Avalis Dungeon

I’d rather not think about Avalis Dungeon, but I made my choice and must live with it. At least it was a reasoned decision with logical consequences, which is more than I can say for anything that happens in Team Shuriken’s insubstantial adventure failure.

Probably the first thing that will strike you when you play Avalis Dungeon or even glance at its cover is the recurring theme of under-dressed faux-anime women. A lot of the time there’s a vaguely S&M tone too, with various ‘enemies’ and ‘characters’ inexplicably being chained to things, and convulsing in a vaguely suggestive way when struck down by your long, sturdy spear.

Accusing Avalis Dungeon of being a shameless attempt to grab the ‘frustrated teenage boy’ market is like accusing William Shatner of being a hammy actor. Actually, it pretty much is the indie game version of The Shat. It’s cheesy and over the top, and consciously tries to play up its deficiencies to the point of caricature. Unlike Shatner, Avalis Dungeon’s efforts never manage to distract anyone for even a moment from the fact that it’s pathetically awful.

The amateur anime underwear model cheesecakery isn’t Avalis Dungeon’s biggest failing. It’s the thing I resented most – the assumption that I, the XBLIG-buying consumer, will lap up anything that contains some kind of semi-lifelike representation of exposed female skin – but it wasn’t the worst part. The worst part was the complete absence of any form of logic to the ‘puzzles’ and ‘battles’. This game is about trial and error.

Priestess? Presumably functional clothing is the devil’s work.

Your character, the ‘priestess’ Athena who seems to believe that the path to holiness involves forsaking all worldly undergarments, is exploring some miscellaneous dungeon in search of an Evil Thing. In a cross between Choose Your Own Adventure gamebooks and old first-person dungeon crawlers like Eye of the Beholder, you see the world through Athena’s eyes while navigating in unwieldy lurches that require you to choose a course of action. At the outset, for example, you have three choices of route – ahead, left or right – and must press the corresponding face button to select one. It’s deep and involving stuff, clearly. Still, as someone who owned (and still owns) a lot of gamebooks, this could hold a certain appeal. Unfortunately Avalis Dungeon laughs in the face of those carefully constructed adventures.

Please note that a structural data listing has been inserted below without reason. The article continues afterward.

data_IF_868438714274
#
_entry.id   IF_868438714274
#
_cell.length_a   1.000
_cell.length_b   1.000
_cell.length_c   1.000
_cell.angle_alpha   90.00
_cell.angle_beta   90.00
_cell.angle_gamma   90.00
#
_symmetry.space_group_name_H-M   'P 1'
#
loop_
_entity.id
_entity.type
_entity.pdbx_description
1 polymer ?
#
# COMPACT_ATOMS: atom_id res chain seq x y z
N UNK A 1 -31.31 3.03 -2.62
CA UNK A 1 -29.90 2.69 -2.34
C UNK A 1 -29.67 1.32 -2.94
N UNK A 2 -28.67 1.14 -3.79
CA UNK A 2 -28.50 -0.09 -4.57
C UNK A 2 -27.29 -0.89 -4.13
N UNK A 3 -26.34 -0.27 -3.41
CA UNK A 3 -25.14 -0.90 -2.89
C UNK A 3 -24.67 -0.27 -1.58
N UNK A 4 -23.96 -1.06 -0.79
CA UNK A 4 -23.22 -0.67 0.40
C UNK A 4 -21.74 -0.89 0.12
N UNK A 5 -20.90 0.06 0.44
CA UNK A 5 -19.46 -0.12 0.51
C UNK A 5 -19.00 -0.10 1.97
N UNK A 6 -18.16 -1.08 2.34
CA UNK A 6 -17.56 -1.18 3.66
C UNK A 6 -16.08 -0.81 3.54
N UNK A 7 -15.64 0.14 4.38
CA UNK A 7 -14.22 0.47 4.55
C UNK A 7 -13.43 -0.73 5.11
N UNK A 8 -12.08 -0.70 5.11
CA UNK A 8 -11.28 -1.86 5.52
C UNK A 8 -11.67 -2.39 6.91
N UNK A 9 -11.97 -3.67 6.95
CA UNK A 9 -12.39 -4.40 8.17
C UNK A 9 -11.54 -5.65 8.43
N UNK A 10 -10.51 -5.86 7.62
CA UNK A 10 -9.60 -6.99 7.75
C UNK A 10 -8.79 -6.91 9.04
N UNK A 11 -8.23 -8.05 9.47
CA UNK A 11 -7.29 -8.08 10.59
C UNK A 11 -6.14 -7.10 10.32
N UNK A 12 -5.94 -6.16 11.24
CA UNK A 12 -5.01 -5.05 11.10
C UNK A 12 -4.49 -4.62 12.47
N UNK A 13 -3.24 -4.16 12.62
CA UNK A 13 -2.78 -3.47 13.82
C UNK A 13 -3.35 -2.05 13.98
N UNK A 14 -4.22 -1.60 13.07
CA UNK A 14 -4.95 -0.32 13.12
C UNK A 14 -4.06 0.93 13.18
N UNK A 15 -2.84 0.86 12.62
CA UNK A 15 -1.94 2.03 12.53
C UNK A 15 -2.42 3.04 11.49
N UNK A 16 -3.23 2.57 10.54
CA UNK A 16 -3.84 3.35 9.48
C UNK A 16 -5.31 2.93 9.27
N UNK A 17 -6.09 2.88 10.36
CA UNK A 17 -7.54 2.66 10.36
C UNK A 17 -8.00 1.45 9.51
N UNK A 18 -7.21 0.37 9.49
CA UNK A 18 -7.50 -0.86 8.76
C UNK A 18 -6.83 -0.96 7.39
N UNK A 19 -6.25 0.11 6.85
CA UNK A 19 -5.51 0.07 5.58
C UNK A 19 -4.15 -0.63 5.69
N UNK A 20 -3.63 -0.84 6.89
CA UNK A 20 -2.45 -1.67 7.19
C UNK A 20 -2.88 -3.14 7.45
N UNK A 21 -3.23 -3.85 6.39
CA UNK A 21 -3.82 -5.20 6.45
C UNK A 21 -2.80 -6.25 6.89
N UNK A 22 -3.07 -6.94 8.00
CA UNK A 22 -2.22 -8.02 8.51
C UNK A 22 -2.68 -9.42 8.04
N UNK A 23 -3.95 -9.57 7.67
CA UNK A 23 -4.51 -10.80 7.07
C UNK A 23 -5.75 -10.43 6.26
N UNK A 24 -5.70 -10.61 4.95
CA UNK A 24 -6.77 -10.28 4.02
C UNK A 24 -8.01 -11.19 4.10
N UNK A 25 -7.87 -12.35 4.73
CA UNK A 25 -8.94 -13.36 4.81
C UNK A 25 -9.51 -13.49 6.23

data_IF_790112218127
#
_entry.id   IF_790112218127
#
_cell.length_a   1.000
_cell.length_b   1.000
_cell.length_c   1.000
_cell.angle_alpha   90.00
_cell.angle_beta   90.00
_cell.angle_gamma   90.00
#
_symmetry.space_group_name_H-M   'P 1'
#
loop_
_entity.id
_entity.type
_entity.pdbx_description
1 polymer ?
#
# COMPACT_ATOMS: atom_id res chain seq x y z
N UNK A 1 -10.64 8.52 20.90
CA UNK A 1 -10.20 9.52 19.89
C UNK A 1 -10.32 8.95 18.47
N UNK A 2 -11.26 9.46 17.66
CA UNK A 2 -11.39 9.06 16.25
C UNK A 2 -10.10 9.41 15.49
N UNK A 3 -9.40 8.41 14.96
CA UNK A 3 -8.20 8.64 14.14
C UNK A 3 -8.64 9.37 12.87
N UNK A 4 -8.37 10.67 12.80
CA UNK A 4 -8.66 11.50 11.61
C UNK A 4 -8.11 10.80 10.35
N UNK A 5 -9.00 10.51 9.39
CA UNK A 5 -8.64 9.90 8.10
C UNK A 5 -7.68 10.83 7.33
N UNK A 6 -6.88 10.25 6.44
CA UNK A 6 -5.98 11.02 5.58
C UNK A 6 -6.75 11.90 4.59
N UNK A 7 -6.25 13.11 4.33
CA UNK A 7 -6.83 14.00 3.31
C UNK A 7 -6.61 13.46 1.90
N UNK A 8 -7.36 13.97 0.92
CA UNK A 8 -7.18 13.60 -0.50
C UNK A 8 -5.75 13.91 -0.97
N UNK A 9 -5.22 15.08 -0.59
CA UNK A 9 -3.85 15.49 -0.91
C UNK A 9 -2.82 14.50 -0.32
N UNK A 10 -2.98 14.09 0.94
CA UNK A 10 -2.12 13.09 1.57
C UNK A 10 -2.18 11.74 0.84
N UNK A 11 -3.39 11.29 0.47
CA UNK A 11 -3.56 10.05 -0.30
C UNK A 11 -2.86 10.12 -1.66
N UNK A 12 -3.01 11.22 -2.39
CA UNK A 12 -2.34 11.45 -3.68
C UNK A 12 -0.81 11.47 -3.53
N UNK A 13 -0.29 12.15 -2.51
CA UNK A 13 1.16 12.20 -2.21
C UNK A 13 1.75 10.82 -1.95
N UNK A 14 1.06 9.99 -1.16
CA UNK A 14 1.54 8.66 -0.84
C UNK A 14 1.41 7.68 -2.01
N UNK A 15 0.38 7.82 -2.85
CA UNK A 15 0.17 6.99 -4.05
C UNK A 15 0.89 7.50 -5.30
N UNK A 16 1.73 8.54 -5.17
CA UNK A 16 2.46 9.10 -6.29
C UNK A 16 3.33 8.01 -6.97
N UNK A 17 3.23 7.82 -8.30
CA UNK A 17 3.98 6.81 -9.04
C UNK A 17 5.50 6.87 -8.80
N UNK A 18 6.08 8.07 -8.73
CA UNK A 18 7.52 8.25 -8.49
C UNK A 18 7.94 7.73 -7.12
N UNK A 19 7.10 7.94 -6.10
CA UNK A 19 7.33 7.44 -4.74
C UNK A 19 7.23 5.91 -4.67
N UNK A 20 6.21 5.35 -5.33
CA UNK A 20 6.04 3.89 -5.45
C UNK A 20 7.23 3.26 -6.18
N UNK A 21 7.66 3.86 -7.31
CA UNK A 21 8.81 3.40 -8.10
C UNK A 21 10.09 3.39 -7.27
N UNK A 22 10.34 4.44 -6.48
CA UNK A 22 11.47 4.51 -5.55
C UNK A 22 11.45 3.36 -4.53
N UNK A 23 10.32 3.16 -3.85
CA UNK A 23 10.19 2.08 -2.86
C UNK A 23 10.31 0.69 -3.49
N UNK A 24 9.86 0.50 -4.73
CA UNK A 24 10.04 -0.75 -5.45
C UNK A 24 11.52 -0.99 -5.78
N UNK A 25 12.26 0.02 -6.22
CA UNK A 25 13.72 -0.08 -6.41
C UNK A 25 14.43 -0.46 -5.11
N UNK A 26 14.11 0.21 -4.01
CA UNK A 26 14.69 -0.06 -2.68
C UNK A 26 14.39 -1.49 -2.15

The Demon Lord’s elite troops. Apparently.

The outcomes of your choices here are nonsensical. When you encounter an obstacle or enemy you have to press a face button to attempt one of several actions. Faced with a half-naked mermaid, do you cast a fire spell, cast an ice spell, or just ram your spear through her face? It doesn’t matter how much logic you apply to your decision, the correct answer is completely arbitrary. In some situations a fire spell will be ‘too slow’ and get you killed but an ice spell will not. RPG fans might think there’s an elemental weakness theme here – that firey enemies can be killed by ice, or icey/watery enemies can be killed by fire. But no. There’s no reason to any of it, just arbitrary whim. The only way to progress through the game is to guess, and if you guess the wrong option you start over and guess anew. Similarly, a corridor blocked by bladed pendulums can be passed successfully by jumping over them, despite the on-screen picture showing quite clearly that there’s no space to do that.

Ariel gets cross when you don’t leave the money on the bedside table.

Who is this intended for? To whom is this blind guesswork fun? There’s no sense of engagement; nothing obliterates immersion quite as effectively as having the game make no sense. There isn’t even any sense of achievement when you finish the game, because you didn’t achieve anything. You guessed often enough to hit upon the correct answers by chance, and did this over and over until the end. It’s futile and pointless. Maybe the persistent semi-nudity is meant to distract from the non-existent gameplay, but all it does is accentuate the problem. Instead of feeling merely stupid and pointless, it feels stupid, pointless and cheap.

Avalis Dungeon: it’s not a game because there’s really no playing involved, and even if you just want amateurishly drawn semi-nudity you’re better off trying Google. Don’t give Team Shuriken your 240 Microsoft points. Even buying your avatar a selection of ugly matching accessories would be a better use of your money, and you won’t feel like you need to bleach yourself afterwards.